Differential proteomics via probabilistic peptide identification scores.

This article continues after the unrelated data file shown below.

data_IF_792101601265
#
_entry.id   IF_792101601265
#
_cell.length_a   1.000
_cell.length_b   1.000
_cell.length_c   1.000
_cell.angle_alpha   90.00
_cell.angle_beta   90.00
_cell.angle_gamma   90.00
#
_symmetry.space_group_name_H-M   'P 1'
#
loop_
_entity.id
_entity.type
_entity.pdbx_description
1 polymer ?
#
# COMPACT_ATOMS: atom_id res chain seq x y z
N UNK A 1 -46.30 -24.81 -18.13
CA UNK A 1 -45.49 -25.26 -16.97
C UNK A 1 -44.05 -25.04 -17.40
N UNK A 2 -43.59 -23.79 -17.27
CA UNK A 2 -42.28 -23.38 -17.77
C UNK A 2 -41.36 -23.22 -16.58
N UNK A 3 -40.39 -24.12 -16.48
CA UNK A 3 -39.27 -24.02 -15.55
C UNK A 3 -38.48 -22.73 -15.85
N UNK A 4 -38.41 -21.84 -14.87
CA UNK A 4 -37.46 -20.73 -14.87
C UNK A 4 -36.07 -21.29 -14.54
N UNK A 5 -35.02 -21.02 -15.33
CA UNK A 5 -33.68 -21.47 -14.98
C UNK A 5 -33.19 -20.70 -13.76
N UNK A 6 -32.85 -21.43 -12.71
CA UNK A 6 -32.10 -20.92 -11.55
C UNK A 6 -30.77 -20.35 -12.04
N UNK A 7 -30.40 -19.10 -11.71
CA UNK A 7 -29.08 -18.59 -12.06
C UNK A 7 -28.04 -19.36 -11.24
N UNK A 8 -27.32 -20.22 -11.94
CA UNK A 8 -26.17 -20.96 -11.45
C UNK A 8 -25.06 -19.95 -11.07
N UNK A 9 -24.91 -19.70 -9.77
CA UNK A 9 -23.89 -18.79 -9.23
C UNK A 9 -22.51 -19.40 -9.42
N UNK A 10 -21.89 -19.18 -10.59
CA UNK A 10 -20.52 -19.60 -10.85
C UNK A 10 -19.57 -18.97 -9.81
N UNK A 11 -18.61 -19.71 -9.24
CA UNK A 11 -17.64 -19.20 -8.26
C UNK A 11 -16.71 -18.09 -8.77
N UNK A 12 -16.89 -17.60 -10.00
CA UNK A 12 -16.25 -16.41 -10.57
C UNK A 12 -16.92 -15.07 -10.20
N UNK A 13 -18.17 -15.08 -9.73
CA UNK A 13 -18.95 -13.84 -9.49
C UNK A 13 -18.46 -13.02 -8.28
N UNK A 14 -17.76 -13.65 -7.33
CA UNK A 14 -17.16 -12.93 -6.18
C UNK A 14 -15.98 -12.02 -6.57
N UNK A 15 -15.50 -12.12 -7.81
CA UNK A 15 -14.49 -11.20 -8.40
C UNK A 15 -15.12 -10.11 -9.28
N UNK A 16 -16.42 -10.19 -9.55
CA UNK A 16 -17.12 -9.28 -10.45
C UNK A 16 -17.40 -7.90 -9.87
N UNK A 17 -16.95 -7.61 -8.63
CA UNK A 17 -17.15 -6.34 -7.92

Relative quantitation is key to enable differential proteomics and hence answer biological questions by comparing samples. Classical approaches involve stable isotope labeling with/without spiked standards. Although stable isotopes may lead to precise results, their application is not straightforward. In Proteomics, 2004, 4, 2333-2351, we proposed an approach where we summed peptide identification scores to derive a semiquantitative abundance indicator. In this study, we combine such an indicator with a statistical test to detect differentially expressed proteins. We demonstrate the effectiveness of this method by using mixtures of purified proteins and human plasma spiked with proteins at low-nanomolar concentrations. The impact of the number of repeated experiments is discussed, and we show that the statistical test we use performs well with two to three repetitions, whereas a classical t-test would require at least four repetitions to achieve the same performance. Typically, 2.5-5-fold changes are detected with 90-95% confidence in human plasma. The method is finally characterized by deriving estimates of its false positive and negative rates. This new characterization is valid for a wider class of methods such as spectrum sampling (Liu, H.; Sadygov, R. G.; Yates, J. R. III. Anal. Chem. 2004, 76, 4193-4201).